While the federal Endangered Species Act is rightly in the spotlight this year, it’s also a good time to consider the role of our very own Oregon Endangered Species Act (OESA), which is implemented and upheld by the Oregon Department of Fish and Wildlife. The OESA was adopted in 1987 and its threatened and endangered species lists include all native species listed under the federal ESA at that time. However, the list has remained largely stagnant, and the law itself has often been overlooked as a meaningful tool to achieve species recovery. It was the successful effort by Portland Audubon and our conservation partners over a period of seven years to reclassify Marbled Murrelets from threatened to endangered that signaled a shift in this dynamic.
Let’s get the not-so-good stuff out of the way. The OESA applies only to land owned or leased by the state, or where the state has a recorded easement. Under the law, the Oregon Fish and Wildlife Commission is vested with the authority to add species to the list, but it has never affirmatively done so. The list is supposed to be reviewed every five years, but those reviews are sporadic, at best. If a species is listed, the state develops survival guidelines to ensure the survival of individuals of the listed species. If a species is listed as endangered, the state consults with other state agencies to develop endangered species management plans to identify the role that state land plays in the conservation of the species. However, even if all of this happens, the law doesn’t have any enforcement mechanisms.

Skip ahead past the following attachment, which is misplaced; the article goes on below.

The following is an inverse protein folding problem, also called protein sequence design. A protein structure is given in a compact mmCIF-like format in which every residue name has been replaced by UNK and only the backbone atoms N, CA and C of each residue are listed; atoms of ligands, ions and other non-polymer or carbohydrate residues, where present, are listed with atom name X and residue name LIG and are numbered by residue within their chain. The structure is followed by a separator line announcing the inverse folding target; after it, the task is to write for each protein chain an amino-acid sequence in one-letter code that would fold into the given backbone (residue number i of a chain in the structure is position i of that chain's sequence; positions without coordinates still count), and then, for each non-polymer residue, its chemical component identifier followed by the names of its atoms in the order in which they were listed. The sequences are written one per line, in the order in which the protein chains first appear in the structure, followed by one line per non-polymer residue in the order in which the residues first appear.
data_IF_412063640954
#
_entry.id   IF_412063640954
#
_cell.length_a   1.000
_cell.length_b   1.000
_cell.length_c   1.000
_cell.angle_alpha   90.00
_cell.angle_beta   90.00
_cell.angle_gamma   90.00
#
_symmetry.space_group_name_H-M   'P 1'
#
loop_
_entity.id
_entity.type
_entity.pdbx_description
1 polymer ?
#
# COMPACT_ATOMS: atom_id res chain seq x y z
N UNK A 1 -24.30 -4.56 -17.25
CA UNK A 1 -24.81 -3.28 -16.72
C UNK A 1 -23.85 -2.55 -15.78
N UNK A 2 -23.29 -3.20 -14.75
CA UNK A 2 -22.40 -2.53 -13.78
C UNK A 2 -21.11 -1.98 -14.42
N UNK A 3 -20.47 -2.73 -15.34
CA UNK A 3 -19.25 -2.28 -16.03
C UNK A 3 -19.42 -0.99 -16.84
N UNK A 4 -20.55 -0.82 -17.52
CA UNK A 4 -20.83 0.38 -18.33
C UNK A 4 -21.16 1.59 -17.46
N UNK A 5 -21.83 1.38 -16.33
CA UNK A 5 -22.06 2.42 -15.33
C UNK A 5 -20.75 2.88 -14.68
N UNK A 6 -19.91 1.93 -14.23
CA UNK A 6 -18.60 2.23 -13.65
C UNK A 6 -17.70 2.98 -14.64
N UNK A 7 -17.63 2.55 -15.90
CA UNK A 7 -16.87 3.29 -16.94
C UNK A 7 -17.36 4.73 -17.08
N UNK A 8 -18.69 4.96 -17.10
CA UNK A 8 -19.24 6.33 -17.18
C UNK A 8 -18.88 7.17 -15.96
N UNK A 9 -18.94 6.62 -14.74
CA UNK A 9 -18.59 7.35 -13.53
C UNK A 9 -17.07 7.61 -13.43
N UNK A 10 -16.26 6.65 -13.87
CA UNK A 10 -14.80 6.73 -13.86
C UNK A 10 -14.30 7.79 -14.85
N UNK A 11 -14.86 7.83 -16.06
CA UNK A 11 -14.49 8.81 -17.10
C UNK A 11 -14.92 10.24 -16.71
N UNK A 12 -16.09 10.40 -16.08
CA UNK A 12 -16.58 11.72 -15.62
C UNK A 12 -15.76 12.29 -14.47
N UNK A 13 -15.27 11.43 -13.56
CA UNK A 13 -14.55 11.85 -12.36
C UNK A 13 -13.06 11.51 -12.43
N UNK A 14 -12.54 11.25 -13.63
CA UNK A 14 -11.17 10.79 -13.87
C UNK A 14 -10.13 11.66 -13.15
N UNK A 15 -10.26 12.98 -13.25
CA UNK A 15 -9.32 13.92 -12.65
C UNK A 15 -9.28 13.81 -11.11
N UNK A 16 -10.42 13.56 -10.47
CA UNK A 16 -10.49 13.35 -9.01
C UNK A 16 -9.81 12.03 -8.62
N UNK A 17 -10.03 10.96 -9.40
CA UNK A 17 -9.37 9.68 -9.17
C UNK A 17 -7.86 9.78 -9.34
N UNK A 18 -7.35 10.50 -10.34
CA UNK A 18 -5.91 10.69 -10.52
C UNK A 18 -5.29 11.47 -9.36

I know. I know. But there’s a bright side. While considerably weaker than its federal counterpart, the OESA is important because the state possesses local knowledge and expertise critical to addressing biodiversity loss. The OESA can be used to fill in gaps in protection, provide additional resources to federally listed species recovery, and promote regional and ecosystem-wide cooperation. Our experience reclassifying Marbled Murrelets as endangered helped us understand the workings of the law so that we can more effectively advocate for protections for other species. And it helped us identify areas where the law could be reformed.
At a minimum, the state must conduct its long overdue update of the list of threatened and endangered species. Oregon should also consider reforms to the law to designate critical habitat, require recovery plans, update penalties for take, explore opportunities for conservation easements with private landowners, and consider the cumulative impacts of climate change on species when making listing, delisting, or reclassification decisions. It’s also imperative that the state understand and work to enhance relationships and cooperation with Tribal governments regarding species recovery.
As this anniversary year draws to a close, it’s a perfect time to reflect upon the conservation achievements we owe to the federal ESA, recommit to advocacy to keep the law strong and supported with robust funding, and get creative about how our state laws can be leveraged and reformed. The ESA’s first 50 years were a great success, but we can’t take it for granted. Our most imperiled species need a strong ESA for the next 50 years, and beyond.